This article describes several mods to a telescope tripod (and equatorial mount) so it can be rolled on pavement, positioned, and aligned quickly. This whole idea may be well-known to amateur astronomers everywhere but I don't know since I don't know any other amateur astronomers. The process of positioning & aligning can be completed in about 5 minutes from roll-out and I'm ready to move on to the activities of the night's observations.
This particular scope mount is an iOptron CEM25P on an iOptron tripod. The mount has a built-in iOptron "AccuAlign" Polar Scope. The stock tripod is marginal, but I live in a covenant controlled community and I am not allowed an observatory or even a permanent pier, so I had to make due. Since the scope has to be set-up and taken down each night, I desired a way to quickly move the tripod from the garage to the driveway and align it in as short a time as possible.
Figure 1. iOptron tripod, and mount with stabilizing cross-bracing.
The first thing I did was to make the tripod more stable by installing two cross-braces between the tripod legs (visible in Figure 1). The upper cross-brace "rigidizes" the legs, and provides for a small table on which I can set lens caps, and other small parts where they are conveniently located. (A lip on the table prevents things from falling off the table.) The lower cross-brace was designed in the shape of a "T" to not only "rigidize" the lower legs of the tripod but also to provide for a mechanism to transport the tripod from the garage to the driveway where most of my observing takes place. (Of course, the cross-braces prevent the tripod from easily being collapsed, but the cross-braces are removable should the need arise.)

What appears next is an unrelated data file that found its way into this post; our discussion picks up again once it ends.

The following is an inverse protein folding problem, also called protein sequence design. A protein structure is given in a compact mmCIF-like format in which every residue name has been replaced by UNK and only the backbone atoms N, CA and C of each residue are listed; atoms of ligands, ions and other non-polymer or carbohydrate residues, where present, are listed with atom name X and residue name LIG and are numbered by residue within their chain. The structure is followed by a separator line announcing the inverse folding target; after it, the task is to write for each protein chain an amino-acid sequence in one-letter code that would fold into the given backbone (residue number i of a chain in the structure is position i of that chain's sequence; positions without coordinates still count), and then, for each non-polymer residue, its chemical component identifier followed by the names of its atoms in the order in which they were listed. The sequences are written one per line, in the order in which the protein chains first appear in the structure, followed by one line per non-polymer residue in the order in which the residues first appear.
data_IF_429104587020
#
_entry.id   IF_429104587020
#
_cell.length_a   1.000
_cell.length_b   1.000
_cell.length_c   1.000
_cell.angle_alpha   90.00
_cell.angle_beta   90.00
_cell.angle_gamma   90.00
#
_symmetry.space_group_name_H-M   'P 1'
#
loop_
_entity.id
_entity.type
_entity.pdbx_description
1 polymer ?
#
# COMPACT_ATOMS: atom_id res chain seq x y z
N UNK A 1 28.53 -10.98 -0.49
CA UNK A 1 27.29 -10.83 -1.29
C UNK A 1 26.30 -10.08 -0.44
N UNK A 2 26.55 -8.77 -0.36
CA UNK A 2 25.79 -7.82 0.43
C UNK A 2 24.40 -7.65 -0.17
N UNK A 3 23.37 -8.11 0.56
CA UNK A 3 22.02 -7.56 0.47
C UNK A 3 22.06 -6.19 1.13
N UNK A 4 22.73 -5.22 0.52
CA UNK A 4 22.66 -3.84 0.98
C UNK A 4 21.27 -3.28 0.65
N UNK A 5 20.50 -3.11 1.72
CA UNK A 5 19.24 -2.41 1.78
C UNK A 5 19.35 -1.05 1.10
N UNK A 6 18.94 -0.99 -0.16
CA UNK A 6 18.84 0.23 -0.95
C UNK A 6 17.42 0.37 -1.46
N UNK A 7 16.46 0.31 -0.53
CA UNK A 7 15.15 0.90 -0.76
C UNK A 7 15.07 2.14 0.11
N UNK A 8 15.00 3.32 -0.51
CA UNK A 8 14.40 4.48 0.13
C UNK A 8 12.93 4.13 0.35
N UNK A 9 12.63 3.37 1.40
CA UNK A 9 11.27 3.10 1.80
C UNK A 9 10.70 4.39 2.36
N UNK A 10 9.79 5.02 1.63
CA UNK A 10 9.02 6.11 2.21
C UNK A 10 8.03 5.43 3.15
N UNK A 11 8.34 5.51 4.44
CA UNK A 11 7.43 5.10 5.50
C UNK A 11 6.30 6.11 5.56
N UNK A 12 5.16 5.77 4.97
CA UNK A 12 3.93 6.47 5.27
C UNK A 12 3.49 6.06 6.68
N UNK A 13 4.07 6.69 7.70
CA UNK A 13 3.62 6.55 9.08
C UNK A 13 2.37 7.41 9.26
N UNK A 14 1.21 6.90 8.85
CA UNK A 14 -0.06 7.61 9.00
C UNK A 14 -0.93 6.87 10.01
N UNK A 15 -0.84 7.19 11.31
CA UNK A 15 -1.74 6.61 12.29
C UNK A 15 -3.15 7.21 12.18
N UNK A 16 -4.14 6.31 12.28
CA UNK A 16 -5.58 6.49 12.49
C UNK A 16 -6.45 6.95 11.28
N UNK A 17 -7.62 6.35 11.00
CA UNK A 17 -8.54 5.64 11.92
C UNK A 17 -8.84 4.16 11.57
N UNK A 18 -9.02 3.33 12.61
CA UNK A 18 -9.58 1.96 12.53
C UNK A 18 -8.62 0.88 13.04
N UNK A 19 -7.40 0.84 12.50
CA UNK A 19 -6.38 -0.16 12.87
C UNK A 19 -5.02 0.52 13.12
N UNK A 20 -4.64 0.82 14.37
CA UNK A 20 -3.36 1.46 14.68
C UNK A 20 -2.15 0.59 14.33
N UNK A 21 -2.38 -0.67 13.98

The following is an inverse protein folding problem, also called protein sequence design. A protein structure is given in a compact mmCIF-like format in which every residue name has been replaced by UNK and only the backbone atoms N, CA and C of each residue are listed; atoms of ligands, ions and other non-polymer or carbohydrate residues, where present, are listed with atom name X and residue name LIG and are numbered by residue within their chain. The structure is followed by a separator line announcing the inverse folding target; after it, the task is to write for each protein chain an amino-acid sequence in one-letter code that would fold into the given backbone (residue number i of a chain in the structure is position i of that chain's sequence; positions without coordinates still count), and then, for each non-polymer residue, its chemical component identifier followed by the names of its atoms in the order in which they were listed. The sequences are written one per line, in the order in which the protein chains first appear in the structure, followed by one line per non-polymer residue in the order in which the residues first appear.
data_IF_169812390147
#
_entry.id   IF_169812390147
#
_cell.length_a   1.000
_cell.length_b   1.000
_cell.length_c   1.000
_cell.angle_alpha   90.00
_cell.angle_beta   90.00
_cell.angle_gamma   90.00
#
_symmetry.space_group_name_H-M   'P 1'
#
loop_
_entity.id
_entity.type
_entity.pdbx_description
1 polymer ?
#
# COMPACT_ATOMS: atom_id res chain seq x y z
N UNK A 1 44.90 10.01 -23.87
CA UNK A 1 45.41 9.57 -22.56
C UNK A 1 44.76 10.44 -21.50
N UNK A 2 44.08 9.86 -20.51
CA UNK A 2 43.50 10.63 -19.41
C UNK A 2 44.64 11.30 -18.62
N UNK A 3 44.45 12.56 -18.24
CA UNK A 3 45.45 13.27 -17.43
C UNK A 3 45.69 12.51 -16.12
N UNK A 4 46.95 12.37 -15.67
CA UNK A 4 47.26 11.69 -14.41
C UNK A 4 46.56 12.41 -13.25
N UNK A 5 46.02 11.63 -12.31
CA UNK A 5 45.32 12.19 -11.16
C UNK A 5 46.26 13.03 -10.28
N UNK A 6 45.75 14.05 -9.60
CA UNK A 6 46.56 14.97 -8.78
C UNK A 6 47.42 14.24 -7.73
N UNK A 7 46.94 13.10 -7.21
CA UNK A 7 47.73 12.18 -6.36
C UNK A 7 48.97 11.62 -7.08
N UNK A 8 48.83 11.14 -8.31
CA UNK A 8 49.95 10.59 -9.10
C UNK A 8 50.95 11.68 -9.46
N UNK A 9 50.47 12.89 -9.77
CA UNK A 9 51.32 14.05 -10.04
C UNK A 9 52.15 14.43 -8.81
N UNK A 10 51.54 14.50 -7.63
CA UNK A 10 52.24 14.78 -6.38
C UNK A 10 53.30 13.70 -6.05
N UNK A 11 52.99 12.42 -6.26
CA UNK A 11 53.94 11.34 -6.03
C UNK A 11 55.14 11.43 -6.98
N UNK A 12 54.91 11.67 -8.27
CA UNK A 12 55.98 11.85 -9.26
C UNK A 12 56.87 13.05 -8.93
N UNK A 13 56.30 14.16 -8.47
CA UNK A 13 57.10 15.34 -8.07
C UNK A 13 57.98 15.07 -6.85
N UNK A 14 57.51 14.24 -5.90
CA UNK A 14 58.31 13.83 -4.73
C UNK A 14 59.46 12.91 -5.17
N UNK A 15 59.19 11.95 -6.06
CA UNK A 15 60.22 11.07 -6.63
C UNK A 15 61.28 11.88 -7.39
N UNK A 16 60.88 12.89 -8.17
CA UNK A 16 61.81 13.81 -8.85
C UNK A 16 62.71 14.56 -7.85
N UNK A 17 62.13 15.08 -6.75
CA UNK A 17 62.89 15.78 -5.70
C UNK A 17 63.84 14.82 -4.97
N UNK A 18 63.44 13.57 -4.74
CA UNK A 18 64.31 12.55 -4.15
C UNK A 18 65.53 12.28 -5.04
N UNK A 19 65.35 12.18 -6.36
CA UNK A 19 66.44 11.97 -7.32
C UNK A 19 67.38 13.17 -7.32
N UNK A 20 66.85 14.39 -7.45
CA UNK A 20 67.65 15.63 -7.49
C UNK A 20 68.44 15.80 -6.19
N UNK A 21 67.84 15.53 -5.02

The cross-braces do quite well to make the tripod legs more "rigid" and the tripod less prone to vibration. I will not describe their design here as this article is not about the the cross-braces, except to say that they are held to the tripod legs using "wrap-around" clamps like these, (sometimes called an "O-clamp", "Stage Light clamp", or "Truss Clamp"), available at Amazon.com and come in different sizes for different diameter legs:
Figure 2. Example of the "wrap-around" clamps used to attach the cross-braces to the telescope tripod.
The lower cross-brace was designed as a "T" so the entire tripod, even with the telescope and counterweight installed, could be transported to the driveway using a 2-wheel hand truck as seen here:
Figure 3. The tripod can also be moved using a two-wheel hand truck.
The lower cross-brace sits above the lip of the hand truck (with some boards taking up the gap from the lip to the underside of the cross-brace) while a "hook" (Figure 4) firmly connects the top shelf of the tripod to the hand truck. With the hook in-place, tilting back the hand truck literally pulls the tripod with it so the operator need only steady the tripod on the hand truck so it is not allowed to fall over. The tripod is top-heavy one must be careful so the tripod does not fall off the hand truck!